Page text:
About 80 homes in Shaughnessy have already been included on the city's heritage register, which offers incentives to property owners to preserve spaces with a significant legacy. But the register does not prevent property owners from tearing down their home if they wish. The new bylaw would put a stop to demolition of heritage homes entirely.

Adderson's interest in heritage homes began when she first moved into a home by the border of Kerrisdale and Mackenzie Heights. She was alarmed by how fast some of the older houses in her neighbourhood were being demolished. Her 1925 home was one of four in a row built by the same owner, and the only one still standing.

Kerri-Lee Watson also preserves character homes, but in a different way. Watson is a residential designer, and her husband buys houses and fixes them up.

They bought a 1912 house in First Shaughnessy six years ago. The stained glass-filled home was a showcase for owner Arthur Bogardus, who ran a well-known glass business in Vancouver. One special feature is a set of west-facing windows with portraits of Dickens, Shakespeare, and Alfred, Lord Tennyson.

Watson was the only potential buyer interested in the house for its heritage. "It was in very rough shape and everyone else who looked at it wanted to tear it down," she said.

But Watson said that she didn't really get to know her neighbours during her time in Shaughnessy. "With the big lots and the fences and the gates and the underground parking, it's fitting that people drive into their homes and the gates close," she said.

About two-thirds of Shaughnessy live in a single-detached house, according to 2011 census data. In comparison, about 18 per cent of the rest of Vancouver live in a single-detached house.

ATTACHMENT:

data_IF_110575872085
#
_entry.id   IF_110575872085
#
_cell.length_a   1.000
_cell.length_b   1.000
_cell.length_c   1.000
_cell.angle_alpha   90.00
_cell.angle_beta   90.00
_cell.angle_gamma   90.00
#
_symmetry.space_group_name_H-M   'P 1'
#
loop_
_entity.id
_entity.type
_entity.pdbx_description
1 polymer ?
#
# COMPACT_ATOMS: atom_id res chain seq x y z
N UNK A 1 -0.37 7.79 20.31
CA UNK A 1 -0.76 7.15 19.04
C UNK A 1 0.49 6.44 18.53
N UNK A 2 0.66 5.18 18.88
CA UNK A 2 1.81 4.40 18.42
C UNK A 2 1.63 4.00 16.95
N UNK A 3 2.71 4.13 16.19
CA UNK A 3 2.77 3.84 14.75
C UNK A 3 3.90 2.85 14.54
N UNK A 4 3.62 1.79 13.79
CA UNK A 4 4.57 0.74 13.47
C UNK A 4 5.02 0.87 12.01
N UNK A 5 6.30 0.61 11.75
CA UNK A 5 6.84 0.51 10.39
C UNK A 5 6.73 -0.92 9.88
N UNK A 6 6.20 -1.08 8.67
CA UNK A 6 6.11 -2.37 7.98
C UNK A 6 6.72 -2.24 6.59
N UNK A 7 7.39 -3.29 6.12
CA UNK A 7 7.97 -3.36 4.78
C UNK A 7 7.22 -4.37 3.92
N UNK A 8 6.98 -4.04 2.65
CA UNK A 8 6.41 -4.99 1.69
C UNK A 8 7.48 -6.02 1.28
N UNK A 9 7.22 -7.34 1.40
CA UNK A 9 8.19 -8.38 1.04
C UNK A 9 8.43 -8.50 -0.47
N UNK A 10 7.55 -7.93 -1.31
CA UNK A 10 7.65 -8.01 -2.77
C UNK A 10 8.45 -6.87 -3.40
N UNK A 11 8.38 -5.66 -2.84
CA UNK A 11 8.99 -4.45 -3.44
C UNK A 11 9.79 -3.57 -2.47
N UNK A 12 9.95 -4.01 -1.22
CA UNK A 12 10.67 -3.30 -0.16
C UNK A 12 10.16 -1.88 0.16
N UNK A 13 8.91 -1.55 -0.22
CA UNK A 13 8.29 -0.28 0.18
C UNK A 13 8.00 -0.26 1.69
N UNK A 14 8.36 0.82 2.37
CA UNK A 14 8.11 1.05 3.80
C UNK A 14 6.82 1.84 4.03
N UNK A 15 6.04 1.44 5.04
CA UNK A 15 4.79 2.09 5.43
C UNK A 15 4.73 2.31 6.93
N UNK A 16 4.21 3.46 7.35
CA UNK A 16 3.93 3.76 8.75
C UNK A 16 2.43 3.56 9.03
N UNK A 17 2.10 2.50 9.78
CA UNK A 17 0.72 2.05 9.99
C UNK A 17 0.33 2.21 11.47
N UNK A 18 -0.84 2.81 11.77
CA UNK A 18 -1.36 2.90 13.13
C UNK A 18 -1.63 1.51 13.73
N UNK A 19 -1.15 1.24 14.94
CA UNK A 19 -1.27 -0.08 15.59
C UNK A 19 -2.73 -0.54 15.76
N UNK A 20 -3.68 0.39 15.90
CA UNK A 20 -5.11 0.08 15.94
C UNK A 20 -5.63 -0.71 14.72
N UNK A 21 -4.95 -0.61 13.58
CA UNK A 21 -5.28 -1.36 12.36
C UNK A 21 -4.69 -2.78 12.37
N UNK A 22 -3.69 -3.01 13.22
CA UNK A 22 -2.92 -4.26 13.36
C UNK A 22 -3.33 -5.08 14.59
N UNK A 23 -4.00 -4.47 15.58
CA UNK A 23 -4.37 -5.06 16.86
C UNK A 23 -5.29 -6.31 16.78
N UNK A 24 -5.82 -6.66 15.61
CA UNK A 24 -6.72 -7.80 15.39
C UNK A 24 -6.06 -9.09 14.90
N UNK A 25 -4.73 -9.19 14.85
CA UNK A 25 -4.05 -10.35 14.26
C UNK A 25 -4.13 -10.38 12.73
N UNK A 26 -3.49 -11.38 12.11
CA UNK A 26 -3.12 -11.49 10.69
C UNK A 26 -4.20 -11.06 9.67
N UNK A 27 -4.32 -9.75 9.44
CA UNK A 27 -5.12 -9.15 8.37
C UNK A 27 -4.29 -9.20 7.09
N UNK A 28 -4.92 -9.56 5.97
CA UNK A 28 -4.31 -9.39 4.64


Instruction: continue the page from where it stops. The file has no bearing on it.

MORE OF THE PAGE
Resident Keate moved to Shaughnessy 25 years ago, and said that the children of many Shaughnessy families have packed up and gone. He hopes the new density will result in a more vibrant neighbourhood.

One-of-a-kind solution?

The new heritage district will be the first of its kind in Vancouver, though councillor Kerry Jang says it's unlikely other neighbourhoods will soon follow suit.

First Shaughnessy's high concentration of heritage homes make it a natural heritage conservation district, Jang explains. "It's not only about heritage, but also agreement from owners and the people living in there," he said. "[Other districts] are not likely unless they get huge buy-in from the community."

Shaughnessy has a long history of remaining exclusive. It was developed by the Canadian Pacific Railway in 1907 with large homes, large lots and large gardens.

It was intended to house the socioeconomic elite of the day and "keep out the riff raff," as Lauster put it. Square footage ranges between 15,000 and 89,000.

The neighbourhood joins 70 heritage conservation districts across B.C., including West Vancouver's Lower Caulfeild, which faces the water on Burrard Inlet; Nanaimo's Old City; and Victoria's Old Town.  [Tyee]

Read more: Housing